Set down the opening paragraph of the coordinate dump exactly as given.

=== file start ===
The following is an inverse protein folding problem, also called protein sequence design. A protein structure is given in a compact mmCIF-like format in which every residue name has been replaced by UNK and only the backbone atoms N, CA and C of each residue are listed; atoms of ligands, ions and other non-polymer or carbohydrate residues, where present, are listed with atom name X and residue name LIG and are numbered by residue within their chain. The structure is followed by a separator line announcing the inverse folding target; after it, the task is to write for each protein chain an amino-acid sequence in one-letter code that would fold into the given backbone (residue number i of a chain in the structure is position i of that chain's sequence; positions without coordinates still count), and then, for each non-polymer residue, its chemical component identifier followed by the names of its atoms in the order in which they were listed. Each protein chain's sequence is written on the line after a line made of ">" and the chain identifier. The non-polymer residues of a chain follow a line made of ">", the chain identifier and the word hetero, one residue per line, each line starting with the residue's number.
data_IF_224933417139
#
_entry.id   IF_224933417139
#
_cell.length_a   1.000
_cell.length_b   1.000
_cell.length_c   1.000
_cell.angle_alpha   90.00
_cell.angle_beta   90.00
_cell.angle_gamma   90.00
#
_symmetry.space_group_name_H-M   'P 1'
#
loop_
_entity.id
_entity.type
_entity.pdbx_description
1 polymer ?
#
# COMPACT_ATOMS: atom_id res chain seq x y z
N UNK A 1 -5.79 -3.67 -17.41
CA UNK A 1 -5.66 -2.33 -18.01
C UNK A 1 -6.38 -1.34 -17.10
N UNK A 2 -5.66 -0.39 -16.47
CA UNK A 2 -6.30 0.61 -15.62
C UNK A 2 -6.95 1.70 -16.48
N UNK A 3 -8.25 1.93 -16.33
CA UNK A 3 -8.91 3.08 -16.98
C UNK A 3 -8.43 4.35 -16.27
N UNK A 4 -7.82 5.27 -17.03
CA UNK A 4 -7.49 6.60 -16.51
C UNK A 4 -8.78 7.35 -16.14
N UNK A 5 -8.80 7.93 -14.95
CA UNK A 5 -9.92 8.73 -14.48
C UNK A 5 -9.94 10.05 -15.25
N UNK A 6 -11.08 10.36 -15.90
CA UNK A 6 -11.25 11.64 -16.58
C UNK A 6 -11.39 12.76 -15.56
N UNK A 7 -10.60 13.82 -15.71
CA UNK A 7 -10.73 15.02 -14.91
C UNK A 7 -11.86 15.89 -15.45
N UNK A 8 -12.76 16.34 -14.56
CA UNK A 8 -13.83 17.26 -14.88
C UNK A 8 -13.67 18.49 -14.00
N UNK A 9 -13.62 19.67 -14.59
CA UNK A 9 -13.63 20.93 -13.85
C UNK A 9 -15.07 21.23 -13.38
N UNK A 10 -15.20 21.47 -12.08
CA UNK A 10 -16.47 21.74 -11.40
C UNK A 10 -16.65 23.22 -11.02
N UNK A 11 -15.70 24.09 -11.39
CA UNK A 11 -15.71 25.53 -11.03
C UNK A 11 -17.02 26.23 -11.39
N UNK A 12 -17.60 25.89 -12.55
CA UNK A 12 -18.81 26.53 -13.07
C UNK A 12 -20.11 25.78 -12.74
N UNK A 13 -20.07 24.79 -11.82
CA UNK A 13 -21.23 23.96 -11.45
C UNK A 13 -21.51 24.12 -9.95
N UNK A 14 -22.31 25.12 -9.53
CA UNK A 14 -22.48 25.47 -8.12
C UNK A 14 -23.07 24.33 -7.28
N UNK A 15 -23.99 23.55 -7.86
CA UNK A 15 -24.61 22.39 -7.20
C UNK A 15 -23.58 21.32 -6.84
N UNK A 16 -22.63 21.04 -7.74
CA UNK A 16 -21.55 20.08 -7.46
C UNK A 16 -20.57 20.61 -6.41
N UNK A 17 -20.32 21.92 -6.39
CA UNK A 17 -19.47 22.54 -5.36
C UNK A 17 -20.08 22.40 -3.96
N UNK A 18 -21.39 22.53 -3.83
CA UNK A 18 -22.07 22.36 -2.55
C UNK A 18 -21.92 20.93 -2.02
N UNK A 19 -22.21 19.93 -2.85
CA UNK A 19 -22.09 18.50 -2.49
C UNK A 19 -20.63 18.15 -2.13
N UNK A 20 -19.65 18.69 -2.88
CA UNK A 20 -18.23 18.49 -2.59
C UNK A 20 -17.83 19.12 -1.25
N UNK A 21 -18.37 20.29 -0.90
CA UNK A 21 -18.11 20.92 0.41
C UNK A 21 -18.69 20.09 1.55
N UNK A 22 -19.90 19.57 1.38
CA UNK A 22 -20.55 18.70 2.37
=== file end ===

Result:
The following is an inverse protein folding problem, also called protein sequence design. A protein structure is given in a compact mmCIF-like format in which every residue name has been replaced by UNK and only the backbone atoms N, CA and C of each residue are listed; atoms of ligands, ions and other non-polymer or carbohydrate residues, where present, are listed with atom name X and residue name LIG and are numbered by residue within their chain. The structure is followed by a separator line announcing the inverse folding target; after it, the task is to write for each protein chain an amino-acid sequence in one-letter code that would fold into the given backbone (residue number i of a chain in the structure is position i of that chain's sequence; positions without coordinates still count), and then, for each non-polymer residue, its chemical component identifier followed by the names of its atoms in the order in which they were listed. Each protein chain's sequence is written on the line after a line made of ">" and the chain identifier. The non-polymer residues of a chain follow a line made of ">", the chain identifier and the word hetero, one residue per line, each line starting with the residue's number.